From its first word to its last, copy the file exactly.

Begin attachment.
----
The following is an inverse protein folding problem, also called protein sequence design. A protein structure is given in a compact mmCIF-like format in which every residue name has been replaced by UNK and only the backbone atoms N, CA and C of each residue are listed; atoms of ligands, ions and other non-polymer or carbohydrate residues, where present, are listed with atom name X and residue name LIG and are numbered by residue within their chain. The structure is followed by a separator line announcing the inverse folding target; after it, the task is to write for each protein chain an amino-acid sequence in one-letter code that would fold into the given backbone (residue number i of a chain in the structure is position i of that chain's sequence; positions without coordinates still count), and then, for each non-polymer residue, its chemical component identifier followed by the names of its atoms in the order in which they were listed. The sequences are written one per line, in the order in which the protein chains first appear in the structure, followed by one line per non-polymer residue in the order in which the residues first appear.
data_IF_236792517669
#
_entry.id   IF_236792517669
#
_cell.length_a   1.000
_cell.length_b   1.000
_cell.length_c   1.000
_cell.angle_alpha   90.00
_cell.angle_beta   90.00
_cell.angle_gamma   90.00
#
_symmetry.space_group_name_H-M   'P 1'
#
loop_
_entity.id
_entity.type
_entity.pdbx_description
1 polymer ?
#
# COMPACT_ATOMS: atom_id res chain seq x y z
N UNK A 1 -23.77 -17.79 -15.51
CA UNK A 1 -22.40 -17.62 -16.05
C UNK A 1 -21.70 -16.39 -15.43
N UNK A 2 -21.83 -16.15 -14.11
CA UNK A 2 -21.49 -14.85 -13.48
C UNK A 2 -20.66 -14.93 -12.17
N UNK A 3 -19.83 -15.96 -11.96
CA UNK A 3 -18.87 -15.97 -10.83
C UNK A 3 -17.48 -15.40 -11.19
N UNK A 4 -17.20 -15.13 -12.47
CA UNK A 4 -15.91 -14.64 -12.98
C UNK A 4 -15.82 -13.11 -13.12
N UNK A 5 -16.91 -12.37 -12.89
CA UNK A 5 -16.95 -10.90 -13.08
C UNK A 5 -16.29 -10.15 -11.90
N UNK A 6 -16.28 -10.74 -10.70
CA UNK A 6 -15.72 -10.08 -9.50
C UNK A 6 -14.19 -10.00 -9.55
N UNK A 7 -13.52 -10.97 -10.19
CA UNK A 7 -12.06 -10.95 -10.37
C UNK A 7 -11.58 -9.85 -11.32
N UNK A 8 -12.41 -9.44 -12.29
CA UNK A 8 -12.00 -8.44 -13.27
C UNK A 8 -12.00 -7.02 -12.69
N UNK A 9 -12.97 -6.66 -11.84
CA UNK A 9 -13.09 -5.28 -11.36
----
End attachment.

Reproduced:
The following is an inverse protein folding problem, also called protein sequence design. A protein structure is given in a compact mmCIF-like format in which every residue name has been replaced by UNK and only the backbone atoms N, CA and C of each residue are listed; atoms of ligands, ions and other non-polymer or carbohydrate residues, where present, are listed with atom name X and residue name LIG and are numbered by residue within their chain. The structure is followed by a separator line announcing the inverse folding target; after it, the task is to write for each protein chain an amino-acid sequence in one-letter code that would fold into the given backbone (residue number i of a chain in the structure is position i of that chain's sequence; positions without coordinates still count), and then, for each non-polymer residue, its chemical component identifier followed by the names of its atoms in the order in which they were listed. The sequences are written one per line, in the order in which the protein chains first appear in the structure, followed by one line per non-polymer residue in the order in which the residues first appear.
data_IF_236792517669
#
_entry.id   IF_236792517669
#
_cell.length_a   1.000
_cell.length_b   1.000
_cell.length_c   1.000
_cell.angle_alpha   90.00
_cell.angle_beta   90.00
_cell.angle_gamma   90.00
#
_symmetry.space_group_name_H-M   'P 1'
#
loop_
_entity.id
_entity.type
_entity.pdbx_description
1 polymer ?
#
# COMPACT_ATOMS: atom_id res chain seq x y z
N UNK A 1 -23.77 -17.79 -15.51
CA UNK A 1 -22.40 -17.62 -16.05
C UNK A 1 -21.70 -16.39 -15.43
N UNK A 2 -21.83 -16.15 -14.11
CA UNK A 2 -21.49 -14.85 -13.48
C UNK A 2 -20.66 -14.93 -12.17
N UNK A 3 -19.83 -15.96 -11.96
CA UNK A 3 -18.87 -15.97 -10.83
C UNK A 3 -17.48 -15.40 -11.19
N UNK A 4 -17.20 -15.13 -12.47
CA UNK A 4 -15.91 -14.64 -12.98
C UNK A 4 -15.82 -13.11 -13.12
N UNK A 5 -16.91 -12.37 -12.89
CA UNK A 5 -16.95 -10.90 -13.08
C UNK A 5 -16.29 -10.15 -11.90
N UNK A 6 -16.28 -10.74 -10.70
CA UNK A 6 -15.72 -10.08 -9.50
C UNK A 6 -14.19 -10.00 -9.55
N UNK A 7 -13.52 -10.97 -10.19
CA UNK A 7 -12.06 -10.95 -10.37
C UNK A 7 -11.58 -9.85 -11.32
N UNK A 8 -12.41 -9.44 -12.29
CA UNK A 8 -12.00 -8.44 -13.27
C UNK A 8 -12.00 -7.02 -12.69
N UNK A 9 -12.97 -6.66 -11.84
CA UNK A 9 -13.09 -5.28 -11.36